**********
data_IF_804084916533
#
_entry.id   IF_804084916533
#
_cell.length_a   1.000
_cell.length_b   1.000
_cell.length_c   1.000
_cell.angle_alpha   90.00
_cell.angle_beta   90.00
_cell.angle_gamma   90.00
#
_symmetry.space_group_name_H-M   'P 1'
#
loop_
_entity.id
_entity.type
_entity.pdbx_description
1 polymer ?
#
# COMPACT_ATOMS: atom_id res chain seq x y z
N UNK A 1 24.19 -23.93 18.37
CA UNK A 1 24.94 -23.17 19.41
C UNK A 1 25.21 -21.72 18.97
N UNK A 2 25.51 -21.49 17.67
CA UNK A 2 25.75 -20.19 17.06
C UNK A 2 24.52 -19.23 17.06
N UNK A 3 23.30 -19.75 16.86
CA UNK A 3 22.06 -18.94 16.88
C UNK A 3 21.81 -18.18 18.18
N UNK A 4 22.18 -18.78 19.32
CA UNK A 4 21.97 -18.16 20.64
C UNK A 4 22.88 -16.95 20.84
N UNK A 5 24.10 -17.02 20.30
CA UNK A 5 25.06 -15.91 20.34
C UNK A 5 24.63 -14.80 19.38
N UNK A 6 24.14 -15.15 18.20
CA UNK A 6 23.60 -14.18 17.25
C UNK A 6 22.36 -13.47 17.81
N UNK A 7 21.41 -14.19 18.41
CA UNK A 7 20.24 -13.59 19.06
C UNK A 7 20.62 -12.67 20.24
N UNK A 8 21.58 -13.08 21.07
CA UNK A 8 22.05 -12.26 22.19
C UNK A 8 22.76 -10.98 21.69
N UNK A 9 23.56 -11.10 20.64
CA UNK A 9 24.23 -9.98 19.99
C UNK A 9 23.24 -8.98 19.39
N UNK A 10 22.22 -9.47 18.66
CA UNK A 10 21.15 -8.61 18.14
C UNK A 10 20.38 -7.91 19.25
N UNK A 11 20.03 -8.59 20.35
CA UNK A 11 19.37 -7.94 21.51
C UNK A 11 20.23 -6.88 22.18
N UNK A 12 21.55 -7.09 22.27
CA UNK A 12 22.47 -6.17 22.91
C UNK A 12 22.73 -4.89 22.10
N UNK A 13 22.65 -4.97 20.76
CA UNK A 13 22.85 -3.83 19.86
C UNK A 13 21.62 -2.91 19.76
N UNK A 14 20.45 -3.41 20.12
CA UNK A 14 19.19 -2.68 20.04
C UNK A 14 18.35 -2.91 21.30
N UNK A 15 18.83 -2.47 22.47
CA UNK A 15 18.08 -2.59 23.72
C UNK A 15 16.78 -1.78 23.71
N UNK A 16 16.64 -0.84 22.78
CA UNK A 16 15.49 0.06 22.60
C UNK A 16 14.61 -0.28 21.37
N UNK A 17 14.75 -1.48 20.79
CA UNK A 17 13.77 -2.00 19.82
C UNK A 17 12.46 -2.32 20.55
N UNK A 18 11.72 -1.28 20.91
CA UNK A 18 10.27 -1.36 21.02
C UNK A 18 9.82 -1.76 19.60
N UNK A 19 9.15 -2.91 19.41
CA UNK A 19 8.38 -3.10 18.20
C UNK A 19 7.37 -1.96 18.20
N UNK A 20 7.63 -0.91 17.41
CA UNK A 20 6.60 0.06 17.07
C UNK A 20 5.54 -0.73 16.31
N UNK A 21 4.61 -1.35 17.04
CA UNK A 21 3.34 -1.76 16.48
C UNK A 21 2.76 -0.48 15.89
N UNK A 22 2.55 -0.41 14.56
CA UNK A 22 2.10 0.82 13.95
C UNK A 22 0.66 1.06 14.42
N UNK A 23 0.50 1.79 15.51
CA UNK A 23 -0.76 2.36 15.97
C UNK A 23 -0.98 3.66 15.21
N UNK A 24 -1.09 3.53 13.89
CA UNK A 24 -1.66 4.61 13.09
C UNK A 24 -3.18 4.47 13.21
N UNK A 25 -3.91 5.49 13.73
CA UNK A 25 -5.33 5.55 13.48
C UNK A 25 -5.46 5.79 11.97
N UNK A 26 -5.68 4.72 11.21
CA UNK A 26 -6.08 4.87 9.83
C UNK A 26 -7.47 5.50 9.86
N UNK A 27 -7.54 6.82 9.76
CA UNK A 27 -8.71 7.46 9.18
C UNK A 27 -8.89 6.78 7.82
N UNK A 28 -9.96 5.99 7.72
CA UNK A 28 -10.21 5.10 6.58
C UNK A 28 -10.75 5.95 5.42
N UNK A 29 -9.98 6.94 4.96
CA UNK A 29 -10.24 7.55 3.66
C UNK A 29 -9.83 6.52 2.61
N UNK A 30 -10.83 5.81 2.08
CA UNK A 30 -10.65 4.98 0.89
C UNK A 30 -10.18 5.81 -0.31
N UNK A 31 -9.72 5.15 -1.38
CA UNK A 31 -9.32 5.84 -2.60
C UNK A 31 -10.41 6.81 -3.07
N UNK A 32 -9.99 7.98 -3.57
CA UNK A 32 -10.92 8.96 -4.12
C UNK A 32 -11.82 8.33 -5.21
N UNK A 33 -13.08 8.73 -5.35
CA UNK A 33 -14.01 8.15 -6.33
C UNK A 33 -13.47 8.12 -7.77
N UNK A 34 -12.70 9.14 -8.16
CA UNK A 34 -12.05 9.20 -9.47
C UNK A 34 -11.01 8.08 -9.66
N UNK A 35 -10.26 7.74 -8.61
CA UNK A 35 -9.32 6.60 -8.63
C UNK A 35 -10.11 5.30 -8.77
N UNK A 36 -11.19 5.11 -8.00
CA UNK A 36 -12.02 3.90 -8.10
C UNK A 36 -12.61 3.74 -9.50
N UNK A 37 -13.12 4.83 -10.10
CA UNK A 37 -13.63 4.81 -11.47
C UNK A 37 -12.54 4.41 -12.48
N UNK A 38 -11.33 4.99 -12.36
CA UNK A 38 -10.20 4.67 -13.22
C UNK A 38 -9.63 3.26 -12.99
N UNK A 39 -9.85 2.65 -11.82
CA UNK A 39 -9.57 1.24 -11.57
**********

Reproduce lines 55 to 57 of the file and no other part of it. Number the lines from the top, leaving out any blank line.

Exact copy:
CA UNK A 12 22.47 -6.17 22.91
C UNK A 12 22.73 -4.89 22.10
N UNK A 13 22.65 -4.97 20.76